- Reference: Influenza Vaccination: Is it appropriate for Chronic Fatigue Syndrome? American Journal of Respiratory Medicine 2002,1: 3-9.
However, two case reports involving health workers who developed ME/CFS after swine flu vaccination have been reported in the British Medical Journal. Both developed moderate to severe symptoms and were unable to return to work.
- Reference: Should influenza vaccination be mandatory for healthcare workers? BMJ, 2013; 347:f6705.
Contraindications and cautions
The flu vaccine may be contraindicated in people who have had a previous reaction, or are allergic to eggs and poultry – as it contains small amounts of egg and poultry proteins. This is something you need to discuss with your doctor because there are now egg-free vaccines available.
You should also inform your doctor if you are allergic to any of the possible vaccine components and preservatives: eg, formaldehyde, gentamicin sulphate and sodium deoxycholate. One further contra-indication is having an active febrile illness.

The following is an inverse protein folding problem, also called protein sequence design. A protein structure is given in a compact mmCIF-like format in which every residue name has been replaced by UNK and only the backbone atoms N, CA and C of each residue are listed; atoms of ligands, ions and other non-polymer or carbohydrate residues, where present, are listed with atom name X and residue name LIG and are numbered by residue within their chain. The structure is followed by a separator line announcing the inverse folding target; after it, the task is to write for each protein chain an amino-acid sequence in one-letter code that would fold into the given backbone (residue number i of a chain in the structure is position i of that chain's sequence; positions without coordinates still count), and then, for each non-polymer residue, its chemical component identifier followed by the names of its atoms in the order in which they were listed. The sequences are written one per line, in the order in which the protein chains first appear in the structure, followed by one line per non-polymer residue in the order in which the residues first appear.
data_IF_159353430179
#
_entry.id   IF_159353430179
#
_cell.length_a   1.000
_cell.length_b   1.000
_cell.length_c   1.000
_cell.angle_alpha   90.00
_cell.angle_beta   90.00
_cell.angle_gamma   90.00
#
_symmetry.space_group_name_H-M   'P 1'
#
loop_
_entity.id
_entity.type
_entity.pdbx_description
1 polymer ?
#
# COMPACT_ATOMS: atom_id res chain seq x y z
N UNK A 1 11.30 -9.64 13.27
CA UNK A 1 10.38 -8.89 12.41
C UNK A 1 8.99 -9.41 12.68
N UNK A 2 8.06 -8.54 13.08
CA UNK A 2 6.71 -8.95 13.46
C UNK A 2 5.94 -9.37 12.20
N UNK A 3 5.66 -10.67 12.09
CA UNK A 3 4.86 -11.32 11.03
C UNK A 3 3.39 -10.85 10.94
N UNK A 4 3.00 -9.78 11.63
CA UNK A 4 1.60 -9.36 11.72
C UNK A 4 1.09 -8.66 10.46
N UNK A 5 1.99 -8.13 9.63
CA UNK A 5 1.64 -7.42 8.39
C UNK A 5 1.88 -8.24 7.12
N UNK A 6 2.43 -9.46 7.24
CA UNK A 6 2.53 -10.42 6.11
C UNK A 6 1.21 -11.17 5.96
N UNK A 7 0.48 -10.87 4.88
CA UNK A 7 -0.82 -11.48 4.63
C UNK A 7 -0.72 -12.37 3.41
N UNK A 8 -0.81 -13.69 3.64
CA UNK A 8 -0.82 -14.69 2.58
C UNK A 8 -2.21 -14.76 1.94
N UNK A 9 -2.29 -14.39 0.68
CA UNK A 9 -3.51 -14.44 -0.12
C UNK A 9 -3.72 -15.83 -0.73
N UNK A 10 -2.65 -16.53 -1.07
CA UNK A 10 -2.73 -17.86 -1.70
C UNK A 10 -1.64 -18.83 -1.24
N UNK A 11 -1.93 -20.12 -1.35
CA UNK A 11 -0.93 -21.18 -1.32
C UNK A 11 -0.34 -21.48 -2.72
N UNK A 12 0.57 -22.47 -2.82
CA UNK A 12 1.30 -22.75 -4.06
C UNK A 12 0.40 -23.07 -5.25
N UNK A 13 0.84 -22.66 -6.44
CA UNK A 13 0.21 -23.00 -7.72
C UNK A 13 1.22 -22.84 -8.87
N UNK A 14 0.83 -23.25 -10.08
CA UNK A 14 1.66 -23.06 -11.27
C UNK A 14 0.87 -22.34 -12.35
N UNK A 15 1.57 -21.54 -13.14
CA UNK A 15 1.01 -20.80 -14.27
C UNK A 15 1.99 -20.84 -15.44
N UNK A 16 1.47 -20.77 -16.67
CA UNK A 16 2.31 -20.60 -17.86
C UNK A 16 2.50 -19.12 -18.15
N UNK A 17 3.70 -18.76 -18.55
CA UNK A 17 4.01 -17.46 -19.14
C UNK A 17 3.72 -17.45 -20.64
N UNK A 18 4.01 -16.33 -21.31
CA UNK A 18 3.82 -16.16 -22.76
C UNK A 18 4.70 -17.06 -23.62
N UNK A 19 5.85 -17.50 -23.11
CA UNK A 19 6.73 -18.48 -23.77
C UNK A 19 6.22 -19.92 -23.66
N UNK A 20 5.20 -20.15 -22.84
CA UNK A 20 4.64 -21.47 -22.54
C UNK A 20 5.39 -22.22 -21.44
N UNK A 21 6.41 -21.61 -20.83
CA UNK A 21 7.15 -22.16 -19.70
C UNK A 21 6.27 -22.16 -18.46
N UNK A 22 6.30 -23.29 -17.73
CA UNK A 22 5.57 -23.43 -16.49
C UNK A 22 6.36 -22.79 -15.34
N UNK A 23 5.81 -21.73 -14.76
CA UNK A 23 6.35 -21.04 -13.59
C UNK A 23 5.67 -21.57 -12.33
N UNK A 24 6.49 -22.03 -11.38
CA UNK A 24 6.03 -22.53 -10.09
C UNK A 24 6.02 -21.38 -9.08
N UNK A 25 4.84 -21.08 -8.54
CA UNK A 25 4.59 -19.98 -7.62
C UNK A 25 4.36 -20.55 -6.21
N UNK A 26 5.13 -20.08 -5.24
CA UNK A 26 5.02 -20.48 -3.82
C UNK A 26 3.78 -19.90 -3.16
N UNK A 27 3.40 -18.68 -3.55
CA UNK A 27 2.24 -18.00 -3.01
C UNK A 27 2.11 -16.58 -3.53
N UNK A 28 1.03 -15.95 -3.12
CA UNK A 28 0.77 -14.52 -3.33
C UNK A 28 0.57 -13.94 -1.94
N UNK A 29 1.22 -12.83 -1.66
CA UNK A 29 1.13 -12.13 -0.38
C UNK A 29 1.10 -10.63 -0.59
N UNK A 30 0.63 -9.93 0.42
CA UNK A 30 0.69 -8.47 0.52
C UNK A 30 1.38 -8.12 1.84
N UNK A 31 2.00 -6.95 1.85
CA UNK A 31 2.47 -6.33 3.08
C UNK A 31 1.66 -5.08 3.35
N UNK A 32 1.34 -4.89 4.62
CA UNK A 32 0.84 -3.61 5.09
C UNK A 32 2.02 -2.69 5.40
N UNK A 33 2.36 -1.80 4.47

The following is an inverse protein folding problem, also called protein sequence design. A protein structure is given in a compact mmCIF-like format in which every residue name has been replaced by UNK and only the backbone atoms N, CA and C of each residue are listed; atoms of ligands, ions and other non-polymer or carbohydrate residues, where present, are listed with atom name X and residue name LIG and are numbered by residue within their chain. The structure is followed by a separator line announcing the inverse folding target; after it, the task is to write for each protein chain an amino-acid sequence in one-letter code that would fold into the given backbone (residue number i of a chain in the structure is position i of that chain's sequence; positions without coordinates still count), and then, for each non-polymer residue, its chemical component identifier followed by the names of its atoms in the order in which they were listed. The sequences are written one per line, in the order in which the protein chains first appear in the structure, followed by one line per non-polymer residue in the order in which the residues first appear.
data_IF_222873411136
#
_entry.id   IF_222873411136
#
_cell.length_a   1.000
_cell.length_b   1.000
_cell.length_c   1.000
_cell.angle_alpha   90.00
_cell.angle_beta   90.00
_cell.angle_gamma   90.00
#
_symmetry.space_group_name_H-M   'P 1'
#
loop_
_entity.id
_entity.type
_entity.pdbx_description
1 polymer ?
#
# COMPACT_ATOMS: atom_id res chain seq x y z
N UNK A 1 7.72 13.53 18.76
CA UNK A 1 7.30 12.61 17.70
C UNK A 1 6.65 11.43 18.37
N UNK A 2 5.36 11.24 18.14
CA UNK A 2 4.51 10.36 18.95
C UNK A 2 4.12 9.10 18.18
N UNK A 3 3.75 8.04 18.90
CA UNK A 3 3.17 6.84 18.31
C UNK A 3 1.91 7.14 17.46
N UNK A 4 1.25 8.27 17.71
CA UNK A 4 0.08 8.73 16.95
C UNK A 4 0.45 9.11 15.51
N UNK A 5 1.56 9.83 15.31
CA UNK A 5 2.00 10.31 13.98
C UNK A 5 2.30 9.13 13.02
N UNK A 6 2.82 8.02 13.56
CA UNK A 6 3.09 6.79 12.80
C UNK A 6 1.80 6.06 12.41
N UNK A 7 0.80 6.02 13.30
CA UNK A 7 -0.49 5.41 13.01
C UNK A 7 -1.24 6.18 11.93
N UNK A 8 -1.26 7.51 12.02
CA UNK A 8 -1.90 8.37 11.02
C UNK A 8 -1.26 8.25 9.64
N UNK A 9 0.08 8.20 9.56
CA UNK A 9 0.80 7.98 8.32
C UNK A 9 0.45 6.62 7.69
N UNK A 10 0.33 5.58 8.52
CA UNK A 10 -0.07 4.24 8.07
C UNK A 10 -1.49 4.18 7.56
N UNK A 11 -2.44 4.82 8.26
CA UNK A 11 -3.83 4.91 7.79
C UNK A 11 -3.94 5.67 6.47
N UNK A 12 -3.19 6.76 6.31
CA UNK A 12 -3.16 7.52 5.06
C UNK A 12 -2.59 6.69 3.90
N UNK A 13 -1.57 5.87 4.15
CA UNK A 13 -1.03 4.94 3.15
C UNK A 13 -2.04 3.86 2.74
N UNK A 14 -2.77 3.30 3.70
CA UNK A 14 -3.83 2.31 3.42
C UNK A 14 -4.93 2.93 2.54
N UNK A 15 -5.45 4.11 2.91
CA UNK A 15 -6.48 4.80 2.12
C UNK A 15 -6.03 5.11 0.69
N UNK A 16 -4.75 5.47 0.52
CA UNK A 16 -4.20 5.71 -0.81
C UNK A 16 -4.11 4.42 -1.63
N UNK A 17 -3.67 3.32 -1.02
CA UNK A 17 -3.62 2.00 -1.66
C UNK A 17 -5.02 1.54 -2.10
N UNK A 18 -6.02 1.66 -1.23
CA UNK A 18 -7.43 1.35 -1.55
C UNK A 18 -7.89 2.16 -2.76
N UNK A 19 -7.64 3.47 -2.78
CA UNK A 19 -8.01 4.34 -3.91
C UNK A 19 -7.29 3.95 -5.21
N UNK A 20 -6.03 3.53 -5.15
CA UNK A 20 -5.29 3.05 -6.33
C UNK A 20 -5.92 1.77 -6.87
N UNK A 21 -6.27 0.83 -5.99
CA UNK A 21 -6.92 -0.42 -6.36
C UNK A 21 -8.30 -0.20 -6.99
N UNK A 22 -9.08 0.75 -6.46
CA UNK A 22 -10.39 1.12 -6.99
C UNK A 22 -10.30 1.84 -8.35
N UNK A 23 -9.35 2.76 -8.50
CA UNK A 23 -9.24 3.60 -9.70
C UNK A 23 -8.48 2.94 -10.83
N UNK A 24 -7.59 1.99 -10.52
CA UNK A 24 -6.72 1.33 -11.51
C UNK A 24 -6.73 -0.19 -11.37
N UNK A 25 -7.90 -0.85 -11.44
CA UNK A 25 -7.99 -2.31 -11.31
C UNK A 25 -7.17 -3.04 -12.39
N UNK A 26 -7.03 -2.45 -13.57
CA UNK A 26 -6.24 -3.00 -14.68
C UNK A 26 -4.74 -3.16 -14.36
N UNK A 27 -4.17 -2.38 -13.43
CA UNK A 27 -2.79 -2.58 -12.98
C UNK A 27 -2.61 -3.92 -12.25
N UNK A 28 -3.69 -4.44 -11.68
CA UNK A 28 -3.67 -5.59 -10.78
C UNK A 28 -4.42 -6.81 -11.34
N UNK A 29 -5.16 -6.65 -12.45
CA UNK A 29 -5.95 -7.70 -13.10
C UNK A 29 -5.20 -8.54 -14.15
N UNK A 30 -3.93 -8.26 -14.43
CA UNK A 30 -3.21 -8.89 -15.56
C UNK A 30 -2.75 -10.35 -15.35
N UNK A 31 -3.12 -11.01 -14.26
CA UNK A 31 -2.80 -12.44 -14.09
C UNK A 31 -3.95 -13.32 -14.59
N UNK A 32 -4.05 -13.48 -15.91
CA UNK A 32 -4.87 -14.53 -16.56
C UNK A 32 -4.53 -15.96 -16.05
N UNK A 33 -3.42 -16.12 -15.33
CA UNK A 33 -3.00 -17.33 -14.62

Some flu vaccines used to include thimerosal – the controversial mercury-containing preservative. This has now been gradually withdrawn from vaccines following concerns that it could cause neurological problems.
Common and normally transient side-effects include a slight temperature and aching muscles for a couple of days after having the jab and the arm may feel a bit sore. If you do experience a sore arm after vaccination, use a heat pack or warm compress on the area and take a painkiller such as paracetamol or ibuprofen. Serious side-effects are very rare.